By Evert-Jan Hoogerwerf, Entelis Partner AIAS
I guess sooner or later all people experience a certain fatigue towards new technological developments. “Uffa”, the Italians say, “I just got used to my new operating system and there is already a new version out”. This, what I would like to call the “Uffa-syndrome”, is probably strongest with non ICT engineers or other “weirdies” in their early sixties, the first ICT-generation. However understandable this might be, digital skills are nevertheless to be considered core skill for functioning and participation, now and in the future. A report published in 2012 by a group of experts for the European Commission under the title Can Technology-based Services support Long-term Care Challenges in Home Care highlights among the key success factors for the development and implementation of ICT-based services for informal care: “The involvement of end-users, including carers, elderly people and formal care staff, as active players in the design of services, complemented by training in digital and care services competences.” (page 77). Also other success factors point at the active participation of care recipients and their skilled use of the technology available to support their independence and self-management. Clearly millions of Euros invested in assistive solutions for active and independent aging can be wasted if there is no comprehensive strategy to raise interest among senior citizens for digital skills and for ICT-enabled participation. Such a strategy should not be based on scaring people with economic disaster scenarios about the sustainability of care, but on making people aware of alternative and additional opportunities to enjoy social contacts, to participate in discussions and to feel safe. If the impact on the quality of life is sufficiently highlighted and training is delivered in an appropriate manner, we might be some hope that people don’t give up!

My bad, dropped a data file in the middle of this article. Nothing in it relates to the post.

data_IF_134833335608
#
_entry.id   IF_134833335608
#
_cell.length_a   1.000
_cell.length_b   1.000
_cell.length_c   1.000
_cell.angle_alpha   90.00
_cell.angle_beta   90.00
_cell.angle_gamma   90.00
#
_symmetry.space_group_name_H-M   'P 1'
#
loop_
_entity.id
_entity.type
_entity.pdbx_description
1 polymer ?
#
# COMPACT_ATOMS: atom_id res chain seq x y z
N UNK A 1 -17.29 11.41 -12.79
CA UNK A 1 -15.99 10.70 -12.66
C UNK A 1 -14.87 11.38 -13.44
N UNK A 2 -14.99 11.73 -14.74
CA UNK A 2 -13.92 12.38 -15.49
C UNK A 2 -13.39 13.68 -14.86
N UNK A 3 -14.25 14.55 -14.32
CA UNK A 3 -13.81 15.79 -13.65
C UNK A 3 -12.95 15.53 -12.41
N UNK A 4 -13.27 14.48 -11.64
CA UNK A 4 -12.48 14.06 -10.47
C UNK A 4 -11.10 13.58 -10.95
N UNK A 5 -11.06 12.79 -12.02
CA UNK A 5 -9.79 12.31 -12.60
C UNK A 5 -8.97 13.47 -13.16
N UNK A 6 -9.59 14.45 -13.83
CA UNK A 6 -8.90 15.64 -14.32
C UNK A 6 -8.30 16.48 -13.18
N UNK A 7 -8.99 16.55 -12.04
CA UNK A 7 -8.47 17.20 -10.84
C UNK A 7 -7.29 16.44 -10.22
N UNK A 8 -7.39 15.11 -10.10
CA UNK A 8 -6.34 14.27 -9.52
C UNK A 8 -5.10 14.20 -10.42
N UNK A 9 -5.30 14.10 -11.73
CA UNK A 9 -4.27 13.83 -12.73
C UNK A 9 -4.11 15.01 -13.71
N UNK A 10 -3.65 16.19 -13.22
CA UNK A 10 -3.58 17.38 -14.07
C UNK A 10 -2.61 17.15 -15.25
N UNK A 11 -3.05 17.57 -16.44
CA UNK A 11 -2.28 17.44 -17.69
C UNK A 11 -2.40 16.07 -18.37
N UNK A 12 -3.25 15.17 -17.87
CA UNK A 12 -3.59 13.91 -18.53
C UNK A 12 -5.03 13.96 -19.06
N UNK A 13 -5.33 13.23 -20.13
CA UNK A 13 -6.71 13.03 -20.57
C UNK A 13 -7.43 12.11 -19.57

Now, don’t ask me… “What is appropriate”? “Appropriate” is an English word that can be used in any circumstance to say that you need some more time for research and thinking.